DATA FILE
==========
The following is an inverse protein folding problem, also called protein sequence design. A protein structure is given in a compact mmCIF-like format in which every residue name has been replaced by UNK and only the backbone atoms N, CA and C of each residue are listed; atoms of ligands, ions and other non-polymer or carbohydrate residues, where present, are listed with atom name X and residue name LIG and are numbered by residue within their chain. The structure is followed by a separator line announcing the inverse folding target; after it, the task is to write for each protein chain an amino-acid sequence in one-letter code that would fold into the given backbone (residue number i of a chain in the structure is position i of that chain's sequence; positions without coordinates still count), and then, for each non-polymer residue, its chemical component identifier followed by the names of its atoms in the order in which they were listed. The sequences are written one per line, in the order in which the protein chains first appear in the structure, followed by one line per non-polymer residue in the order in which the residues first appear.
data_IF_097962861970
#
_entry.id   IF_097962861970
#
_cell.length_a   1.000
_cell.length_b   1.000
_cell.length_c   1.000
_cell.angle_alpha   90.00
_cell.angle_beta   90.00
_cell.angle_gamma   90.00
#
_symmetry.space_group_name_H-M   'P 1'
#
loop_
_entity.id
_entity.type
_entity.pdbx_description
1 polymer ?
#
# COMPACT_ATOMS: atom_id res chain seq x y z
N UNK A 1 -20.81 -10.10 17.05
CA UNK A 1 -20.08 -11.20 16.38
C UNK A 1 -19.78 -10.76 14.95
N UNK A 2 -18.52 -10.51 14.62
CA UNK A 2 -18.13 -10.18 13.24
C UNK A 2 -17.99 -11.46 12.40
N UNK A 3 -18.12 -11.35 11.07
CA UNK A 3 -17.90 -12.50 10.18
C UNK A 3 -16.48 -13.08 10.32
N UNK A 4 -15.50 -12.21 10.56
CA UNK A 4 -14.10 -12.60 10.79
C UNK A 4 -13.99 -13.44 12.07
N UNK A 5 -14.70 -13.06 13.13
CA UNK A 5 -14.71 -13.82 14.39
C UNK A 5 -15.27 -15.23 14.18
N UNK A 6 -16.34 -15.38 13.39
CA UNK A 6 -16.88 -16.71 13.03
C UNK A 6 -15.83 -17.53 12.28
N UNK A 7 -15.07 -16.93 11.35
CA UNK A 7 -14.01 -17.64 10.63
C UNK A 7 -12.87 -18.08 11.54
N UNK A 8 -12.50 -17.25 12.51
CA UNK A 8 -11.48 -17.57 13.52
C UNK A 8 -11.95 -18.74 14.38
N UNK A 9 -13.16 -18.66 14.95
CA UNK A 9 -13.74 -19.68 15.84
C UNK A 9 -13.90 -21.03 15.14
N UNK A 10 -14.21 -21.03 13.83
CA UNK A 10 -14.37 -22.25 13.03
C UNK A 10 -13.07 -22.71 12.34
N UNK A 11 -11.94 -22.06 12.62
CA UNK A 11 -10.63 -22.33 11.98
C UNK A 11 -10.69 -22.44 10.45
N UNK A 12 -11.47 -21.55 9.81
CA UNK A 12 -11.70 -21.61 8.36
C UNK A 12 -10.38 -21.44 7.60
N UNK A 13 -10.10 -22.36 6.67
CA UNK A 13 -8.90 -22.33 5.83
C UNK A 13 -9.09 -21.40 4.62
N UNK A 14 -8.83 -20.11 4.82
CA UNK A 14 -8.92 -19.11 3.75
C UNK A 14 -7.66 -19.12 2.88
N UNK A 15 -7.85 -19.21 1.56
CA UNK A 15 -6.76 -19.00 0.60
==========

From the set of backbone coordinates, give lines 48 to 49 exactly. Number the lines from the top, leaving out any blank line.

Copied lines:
C UNK A 9 -13.90 -21.03 15.14
N UNK A 10 -14.21 -21.03 13.83